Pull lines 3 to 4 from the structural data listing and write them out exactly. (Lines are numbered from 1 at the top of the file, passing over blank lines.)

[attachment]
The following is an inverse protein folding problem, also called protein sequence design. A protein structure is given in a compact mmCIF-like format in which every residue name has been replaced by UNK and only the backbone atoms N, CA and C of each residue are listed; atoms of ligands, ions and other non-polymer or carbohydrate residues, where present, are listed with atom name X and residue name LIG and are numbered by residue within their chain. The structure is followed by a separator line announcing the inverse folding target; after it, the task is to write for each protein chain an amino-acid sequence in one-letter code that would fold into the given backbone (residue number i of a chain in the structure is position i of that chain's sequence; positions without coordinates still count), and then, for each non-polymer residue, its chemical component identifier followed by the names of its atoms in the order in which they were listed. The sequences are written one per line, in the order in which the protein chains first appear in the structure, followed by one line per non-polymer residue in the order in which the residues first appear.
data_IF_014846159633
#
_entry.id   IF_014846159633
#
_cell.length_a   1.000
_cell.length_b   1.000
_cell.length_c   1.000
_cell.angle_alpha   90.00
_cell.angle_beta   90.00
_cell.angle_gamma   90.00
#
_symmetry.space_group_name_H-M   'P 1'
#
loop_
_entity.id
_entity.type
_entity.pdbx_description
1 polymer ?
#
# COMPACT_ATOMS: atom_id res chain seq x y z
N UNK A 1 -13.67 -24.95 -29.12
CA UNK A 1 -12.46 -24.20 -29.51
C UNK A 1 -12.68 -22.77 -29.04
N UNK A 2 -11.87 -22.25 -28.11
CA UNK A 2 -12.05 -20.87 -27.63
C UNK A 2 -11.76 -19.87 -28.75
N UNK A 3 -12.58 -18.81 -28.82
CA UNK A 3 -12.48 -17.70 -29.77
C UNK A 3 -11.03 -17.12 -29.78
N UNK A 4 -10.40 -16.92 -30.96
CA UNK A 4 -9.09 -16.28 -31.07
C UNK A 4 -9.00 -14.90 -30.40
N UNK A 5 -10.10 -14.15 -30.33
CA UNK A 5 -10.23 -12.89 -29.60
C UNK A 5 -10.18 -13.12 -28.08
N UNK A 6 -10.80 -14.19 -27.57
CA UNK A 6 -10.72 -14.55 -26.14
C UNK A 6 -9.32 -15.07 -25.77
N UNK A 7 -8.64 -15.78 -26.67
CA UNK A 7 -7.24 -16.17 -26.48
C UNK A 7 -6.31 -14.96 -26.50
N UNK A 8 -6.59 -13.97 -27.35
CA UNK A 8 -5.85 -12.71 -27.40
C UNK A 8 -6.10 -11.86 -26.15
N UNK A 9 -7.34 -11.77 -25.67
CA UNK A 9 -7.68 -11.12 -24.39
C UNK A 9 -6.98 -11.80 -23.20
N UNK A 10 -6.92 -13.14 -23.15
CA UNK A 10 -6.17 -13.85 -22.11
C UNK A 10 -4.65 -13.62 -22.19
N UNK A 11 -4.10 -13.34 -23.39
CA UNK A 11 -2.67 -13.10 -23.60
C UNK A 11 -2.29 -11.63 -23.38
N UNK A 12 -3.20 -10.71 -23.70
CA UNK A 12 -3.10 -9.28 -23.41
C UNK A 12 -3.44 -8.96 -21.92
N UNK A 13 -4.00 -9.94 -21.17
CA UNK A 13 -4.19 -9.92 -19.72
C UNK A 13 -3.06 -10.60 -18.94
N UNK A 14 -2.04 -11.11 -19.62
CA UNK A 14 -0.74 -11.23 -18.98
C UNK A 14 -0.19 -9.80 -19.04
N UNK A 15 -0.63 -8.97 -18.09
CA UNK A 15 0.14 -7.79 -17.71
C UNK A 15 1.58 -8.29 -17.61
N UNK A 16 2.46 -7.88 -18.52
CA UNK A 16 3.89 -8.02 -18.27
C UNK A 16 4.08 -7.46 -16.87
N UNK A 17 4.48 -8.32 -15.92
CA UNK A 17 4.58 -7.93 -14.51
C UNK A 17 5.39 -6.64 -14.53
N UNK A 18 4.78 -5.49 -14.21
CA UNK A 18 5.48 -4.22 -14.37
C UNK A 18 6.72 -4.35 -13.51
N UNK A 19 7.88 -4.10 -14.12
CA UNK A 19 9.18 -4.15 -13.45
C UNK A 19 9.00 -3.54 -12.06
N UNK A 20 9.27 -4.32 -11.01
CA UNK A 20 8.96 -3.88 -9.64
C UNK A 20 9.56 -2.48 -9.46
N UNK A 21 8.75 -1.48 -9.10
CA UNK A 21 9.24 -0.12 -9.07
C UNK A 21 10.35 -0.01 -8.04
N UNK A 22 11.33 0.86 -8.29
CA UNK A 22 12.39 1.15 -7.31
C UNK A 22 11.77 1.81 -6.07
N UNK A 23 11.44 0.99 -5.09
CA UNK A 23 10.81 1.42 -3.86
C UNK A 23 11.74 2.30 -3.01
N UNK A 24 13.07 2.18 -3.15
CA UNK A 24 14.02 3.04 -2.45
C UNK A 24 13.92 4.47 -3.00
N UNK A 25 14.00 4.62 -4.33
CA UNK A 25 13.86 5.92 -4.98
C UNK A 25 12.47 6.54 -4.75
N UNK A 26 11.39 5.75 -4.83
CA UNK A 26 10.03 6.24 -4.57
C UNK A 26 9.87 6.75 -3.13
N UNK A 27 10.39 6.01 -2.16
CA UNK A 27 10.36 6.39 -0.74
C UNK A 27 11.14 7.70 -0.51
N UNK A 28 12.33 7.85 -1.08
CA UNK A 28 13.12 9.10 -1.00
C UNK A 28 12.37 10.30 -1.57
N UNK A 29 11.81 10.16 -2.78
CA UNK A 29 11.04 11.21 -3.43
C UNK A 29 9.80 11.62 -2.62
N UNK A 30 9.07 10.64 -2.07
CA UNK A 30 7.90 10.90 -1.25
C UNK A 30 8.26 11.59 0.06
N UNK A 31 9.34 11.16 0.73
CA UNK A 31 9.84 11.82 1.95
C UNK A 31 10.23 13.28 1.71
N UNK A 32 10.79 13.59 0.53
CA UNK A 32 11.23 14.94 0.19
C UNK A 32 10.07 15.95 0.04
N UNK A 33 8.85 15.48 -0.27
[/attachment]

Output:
#
_entry.id   IF_014846159633